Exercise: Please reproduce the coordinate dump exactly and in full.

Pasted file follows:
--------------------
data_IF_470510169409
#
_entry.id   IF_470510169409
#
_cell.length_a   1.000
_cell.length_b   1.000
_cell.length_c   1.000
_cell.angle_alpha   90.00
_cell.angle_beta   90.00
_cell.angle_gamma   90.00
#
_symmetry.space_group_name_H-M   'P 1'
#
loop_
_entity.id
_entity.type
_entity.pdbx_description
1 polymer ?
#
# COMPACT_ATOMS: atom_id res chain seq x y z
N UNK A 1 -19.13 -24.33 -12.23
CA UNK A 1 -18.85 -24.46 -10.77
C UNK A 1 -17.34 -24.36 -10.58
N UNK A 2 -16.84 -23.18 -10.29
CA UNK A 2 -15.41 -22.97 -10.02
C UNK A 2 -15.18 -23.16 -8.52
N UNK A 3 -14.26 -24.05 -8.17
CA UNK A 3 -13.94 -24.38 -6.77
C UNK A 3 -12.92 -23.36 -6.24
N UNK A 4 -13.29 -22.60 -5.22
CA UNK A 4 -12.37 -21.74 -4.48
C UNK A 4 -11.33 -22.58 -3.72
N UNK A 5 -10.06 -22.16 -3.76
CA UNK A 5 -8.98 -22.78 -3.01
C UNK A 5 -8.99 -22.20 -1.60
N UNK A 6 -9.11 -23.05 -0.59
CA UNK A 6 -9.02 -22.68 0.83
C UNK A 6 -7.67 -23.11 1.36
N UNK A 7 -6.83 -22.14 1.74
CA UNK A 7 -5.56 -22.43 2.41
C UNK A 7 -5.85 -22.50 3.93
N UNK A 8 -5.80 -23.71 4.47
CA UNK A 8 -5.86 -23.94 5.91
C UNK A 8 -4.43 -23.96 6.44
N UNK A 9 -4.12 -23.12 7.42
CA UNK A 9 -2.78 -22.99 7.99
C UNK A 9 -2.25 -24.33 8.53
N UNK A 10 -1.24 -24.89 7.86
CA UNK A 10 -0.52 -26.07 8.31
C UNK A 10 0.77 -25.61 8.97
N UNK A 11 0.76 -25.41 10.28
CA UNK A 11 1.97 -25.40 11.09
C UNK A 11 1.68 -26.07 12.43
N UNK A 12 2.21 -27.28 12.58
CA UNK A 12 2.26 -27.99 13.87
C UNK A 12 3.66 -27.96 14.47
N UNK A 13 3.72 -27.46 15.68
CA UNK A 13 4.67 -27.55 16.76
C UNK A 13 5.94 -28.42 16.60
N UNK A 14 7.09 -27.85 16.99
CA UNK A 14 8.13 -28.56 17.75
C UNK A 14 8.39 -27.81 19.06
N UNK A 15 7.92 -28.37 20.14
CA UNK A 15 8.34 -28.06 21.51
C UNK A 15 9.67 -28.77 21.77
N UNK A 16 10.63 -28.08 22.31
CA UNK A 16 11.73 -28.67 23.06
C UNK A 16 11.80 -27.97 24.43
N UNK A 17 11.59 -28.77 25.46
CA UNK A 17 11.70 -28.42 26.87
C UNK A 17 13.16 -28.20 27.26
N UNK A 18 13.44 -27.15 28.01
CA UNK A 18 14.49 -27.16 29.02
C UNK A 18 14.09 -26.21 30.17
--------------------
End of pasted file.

data_IF_470510169409
#
_entry.id   IF_470510169409
#
_cell.length_a   1.000
_cell.length_b   1.000
_cell.length_c   1.000
_cell.angle_alpha   90.00
_cell.angle_beta   90.00
_cell.angle_gamma   90.00
#
_symmetry.space_group_name_H-M   'P 1'
#
loop_
_entity.id
_entity.type
_entity.pdbx_description
1 polymer ?
#
# COMPACT_ATOMS: atom_id res chain seq x y z
N UNK A 1 -19.13 -24.33 -12.23
CA UNK A 1 -18.85 -24.46 -10.77
C UNK A 1 -17.34 -24.36 -10.58
N UNK A 2 -16.84 -23.18 -10.29
CA UNK A 2 -15.41 -22.97 -10.02
C UNK A 2 -15.18 -23.16 -8.52
N UNK A 3 -14.26 -24.05 -8.17
CA UNK A 3 -13.94 -24.38 -6.77
C UNK A 3 -12.92 -23.36 -6.24
N UNK A 4 -13.29 -22.60 -5.22
CA UNK A 4 -12.37 -21.74 -4.48
C UNK A 4 -11.33 -22.58 -3.72
N UNK A 5 -10.06 -22.16 -3.76
CA UNK A 5 -8.98 -22.78 -3.01
C UNK A 5 -8.99 -22.20 -1.60
N UNK A 6 -9.11 -23.05 -0.59
CA UNK A 6 -9.02 -22.68 0.83
C UNK A 6 -7.67 -23.11 1.36
N UNK A 7 -6.83 -22.14 1.74
CA UNK A 7 -5.56 -22.43 2.41
C UNK A 7 -5.85 -22.50 3.93
N UNK A 8 -5.80 -23.71 4.47
CA UNK A 8 -5.86 -23.94 5.91
C UNK A 8 -4.43 -23.96 6.44
N UNK A 9 -4.12 -23.12 7.42
CA UNK A 9 -2.78 -22.99 7.99
C UNK A 9 -2.25 -24.33 8.53
N UNK A 10 -1.24 -24.89 7.86
CA UNK A 10 -0.52 -26.07 8.31
C UNK A 10 0.77 -25.61 8.97
N UNK A 11 0.76 -25.41 10.28
CA UNK A 11 1.97 -25.40 11.09
C UNK A 11 1.68 -26.07 12.43
N UNK A 12 2.21 -27.28 12.58
CA UNK A 12 2.26 -27.99 13.87
C UNK A 12 3.66 -27.96 14.47
N UNK A 13 3.72 -27.46 15.68
CA UNK A 13 4.67 -27.55 16.76
C UNK A 13 5.94 -28.42 16.60
N UNK A 14 7.09 -27.85 16.99
CA UNK A 14 8.13 -28.56 17.75
C UNK A 14 8.39 -27.81 19.06
N UNK A 15 7.92 -28.37 20.14
CA UNK A 15 8.34 -28.06 21.51
C UNK A 15 9.67 -28.77 21.77
N UNK A 16 10.63 -28.08 22.31
CA UNK A 16 11.73 -28.67 23.06
C UNK A 16 11.80 -27.97 24.43
N UNK A 17 11.59 -28.77 25.46
CA UNK A 17 11.70 -28.42 26.87
C UNK A 17 13.16 -28.20 27.26
N UNK A 18 13.44 -27.15 28.01
CA UNK A 18 14.49 -27.16 29.02
C UNK A 18 14.09 -26.21 30.17